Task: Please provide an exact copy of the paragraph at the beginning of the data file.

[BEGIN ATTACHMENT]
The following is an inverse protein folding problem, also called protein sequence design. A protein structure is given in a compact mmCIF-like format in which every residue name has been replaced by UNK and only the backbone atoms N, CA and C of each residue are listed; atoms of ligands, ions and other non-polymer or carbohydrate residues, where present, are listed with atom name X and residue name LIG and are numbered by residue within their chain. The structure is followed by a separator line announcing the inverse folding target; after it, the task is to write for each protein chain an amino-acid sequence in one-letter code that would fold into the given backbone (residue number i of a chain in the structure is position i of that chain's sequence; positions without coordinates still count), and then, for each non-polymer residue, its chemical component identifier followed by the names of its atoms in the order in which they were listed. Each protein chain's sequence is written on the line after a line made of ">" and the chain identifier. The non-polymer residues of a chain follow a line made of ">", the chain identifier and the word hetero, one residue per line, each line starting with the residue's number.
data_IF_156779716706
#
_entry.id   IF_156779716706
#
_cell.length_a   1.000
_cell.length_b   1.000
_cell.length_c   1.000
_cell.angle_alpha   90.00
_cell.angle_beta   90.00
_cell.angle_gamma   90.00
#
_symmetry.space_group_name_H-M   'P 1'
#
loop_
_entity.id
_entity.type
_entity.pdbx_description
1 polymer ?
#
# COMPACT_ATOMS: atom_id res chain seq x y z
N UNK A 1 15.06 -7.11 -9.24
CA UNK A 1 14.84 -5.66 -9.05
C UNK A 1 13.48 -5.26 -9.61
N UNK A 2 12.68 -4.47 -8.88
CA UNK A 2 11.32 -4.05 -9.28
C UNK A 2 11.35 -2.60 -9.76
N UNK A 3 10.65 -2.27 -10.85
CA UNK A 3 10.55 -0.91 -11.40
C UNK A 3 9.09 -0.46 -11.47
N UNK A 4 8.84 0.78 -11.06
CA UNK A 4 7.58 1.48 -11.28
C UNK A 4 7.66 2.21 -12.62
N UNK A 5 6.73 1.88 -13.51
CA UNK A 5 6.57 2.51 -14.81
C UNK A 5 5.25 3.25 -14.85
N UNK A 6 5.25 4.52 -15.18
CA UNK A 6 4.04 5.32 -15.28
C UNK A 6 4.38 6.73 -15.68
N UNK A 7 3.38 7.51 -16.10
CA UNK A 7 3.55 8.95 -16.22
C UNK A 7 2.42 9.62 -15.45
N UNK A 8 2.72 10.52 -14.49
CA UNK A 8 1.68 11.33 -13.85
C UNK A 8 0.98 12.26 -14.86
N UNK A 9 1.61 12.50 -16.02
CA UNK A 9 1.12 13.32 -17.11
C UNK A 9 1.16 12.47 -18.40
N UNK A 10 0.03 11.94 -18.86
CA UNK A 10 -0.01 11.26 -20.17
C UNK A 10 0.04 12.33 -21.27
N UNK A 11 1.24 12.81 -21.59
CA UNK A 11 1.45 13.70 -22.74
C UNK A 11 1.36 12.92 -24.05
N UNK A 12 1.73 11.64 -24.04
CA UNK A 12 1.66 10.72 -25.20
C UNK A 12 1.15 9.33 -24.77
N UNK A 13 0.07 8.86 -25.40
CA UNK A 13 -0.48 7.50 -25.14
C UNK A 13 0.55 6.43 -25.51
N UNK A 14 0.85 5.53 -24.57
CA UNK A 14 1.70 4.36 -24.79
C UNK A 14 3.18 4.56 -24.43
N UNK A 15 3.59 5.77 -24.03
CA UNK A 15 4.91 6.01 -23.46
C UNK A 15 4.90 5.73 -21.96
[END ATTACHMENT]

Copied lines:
The following is an inverse protein folding problem, also called protein sequence design. A protein structure is given in a compact mmCIF-like format in which every residue name has been replaced by UNK and only the backbone atoms N, CA and C of each residue are listed; atoms of ligands, ions and other non-polymer or carbohydrate residues, where present, are listed with atom name X and residue name LIG and are numbered by residue within their chain. The structure is followed by a separator line announcing the inverse folding target; after it, the task is to write for each protein chain an amino-acid sequence in one-letter code that would fold into the given backbone (residue number i of a chain in the structure is position i of that chain's sequence; positions without coordinates still count), and then, for each non-polymer residue, its chemical component identifier followed by the names of its atoms in the order in which they were listed. Each protein chain's sequence is written on the line after a line made of ">" and the chain identifier. The non-polymer residues of a chain follow a line made of ">", the chain identifier and the word hetero, one residue per line, each line starting with the residue's number.